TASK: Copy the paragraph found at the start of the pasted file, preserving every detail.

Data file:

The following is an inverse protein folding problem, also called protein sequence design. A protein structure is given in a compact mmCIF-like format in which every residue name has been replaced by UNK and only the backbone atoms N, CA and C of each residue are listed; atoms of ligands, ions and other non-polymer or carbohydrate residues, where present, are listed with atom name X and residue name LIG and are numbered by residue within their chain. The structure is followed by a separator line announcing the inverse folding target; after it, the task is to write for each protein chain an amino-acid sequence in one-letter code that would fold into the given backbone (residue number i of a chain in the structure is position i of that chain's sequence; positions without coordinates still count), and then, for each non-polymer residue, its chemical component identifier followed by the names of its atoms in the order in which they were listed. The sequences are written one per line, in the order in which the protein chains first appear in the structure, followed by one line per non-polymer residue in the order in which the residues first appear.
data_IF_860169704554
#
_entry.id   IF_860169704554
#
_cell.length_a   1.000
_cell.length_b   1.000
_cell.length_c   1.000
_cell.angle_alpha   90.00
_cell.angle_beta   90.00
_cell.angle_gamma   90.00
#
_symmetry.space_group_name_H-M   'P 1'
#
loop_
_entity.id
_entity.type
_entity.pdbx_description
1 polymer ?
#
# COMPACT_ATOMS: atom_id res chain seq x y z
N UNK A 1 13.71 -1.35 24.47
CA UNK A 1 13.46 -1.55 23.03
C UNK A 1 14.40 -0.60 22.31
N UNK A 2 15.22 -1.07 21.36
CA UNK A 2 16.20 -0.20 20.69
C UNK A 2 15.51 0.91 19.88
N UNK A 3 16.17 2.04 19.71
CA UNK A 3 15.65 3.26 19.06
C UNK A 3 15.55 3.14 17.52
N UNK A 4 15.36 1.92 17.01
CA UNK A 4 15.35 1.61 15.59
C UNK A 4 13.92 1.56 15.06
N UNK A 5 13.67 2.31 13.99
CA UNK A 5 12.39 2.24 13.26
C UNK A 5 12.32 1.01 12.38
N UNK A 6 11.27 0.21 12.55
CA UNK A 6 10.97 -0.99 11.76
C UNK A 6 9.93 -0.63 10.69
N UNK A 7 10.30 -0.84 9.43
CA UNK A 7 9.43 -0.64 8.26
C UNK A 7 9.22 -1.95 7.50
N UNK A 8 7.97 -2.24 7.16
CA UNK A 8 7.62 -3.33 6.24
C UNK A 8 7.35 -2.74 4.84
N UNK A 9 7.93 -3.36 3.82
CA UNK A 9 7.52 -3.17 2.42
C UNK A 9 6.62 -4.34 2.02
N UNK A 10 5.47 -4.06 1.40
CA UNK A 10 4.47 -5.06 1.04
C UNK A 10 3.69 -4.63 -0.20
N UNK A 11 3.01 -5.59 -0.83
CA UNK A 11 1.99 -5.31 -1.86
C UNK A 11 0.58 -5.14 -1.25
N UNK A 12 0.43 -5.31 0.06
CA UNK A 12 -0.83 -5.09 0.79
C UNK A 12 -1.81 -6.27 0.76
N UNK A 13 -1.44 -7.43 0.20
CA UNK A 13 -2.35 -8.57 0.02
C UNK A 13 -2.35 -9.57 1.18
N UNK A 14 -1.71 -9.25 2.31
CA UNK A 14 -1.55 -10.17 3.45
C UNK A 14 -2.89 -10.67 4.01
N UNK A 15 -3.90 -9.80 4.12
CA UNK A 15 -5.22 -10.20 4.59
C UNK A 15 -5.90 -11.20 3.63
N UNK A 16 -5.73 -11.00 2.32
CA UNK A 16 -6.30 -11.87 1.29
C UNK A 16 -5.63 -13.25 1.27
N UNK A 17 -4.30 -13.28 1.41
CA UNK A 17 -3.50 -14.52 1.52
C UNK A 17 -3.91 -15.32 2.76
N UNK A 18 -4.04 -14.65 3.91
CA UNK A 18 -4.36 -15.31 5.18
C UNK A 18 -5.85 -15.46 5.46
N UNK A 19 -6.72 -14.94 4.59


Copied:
The following is an inverse protein folding problem, also called protein sequence design. A protein structure is given in a compact mmCIF-like format in which every residue name has been replaced by UNK and only the backbone atoms N, CA and C of each residue are listed; atoms of ligands, ions and other non-polymer or carbohydrate residues, where present, are listed with atom name X and residue name LIG and are numbered by residue within their chain. The structure is followed by a separator line announcing the inverse folding target; after it, the task is to write for each protein chain an amino-acid sequence in one-letter code that would fold into the given backbone (residue number i of a chain in the structure is position i of that chain's sequence; positions without coordinates still count), and then, for each non-polymer residue, its chemical component identifier followed by the names of its atoms in the order in which they were listed. The sequences are written one per line, in the order in which the protein chains first appear in the structure, followed by one line per non-polymer residue in the order in which the residues first appear.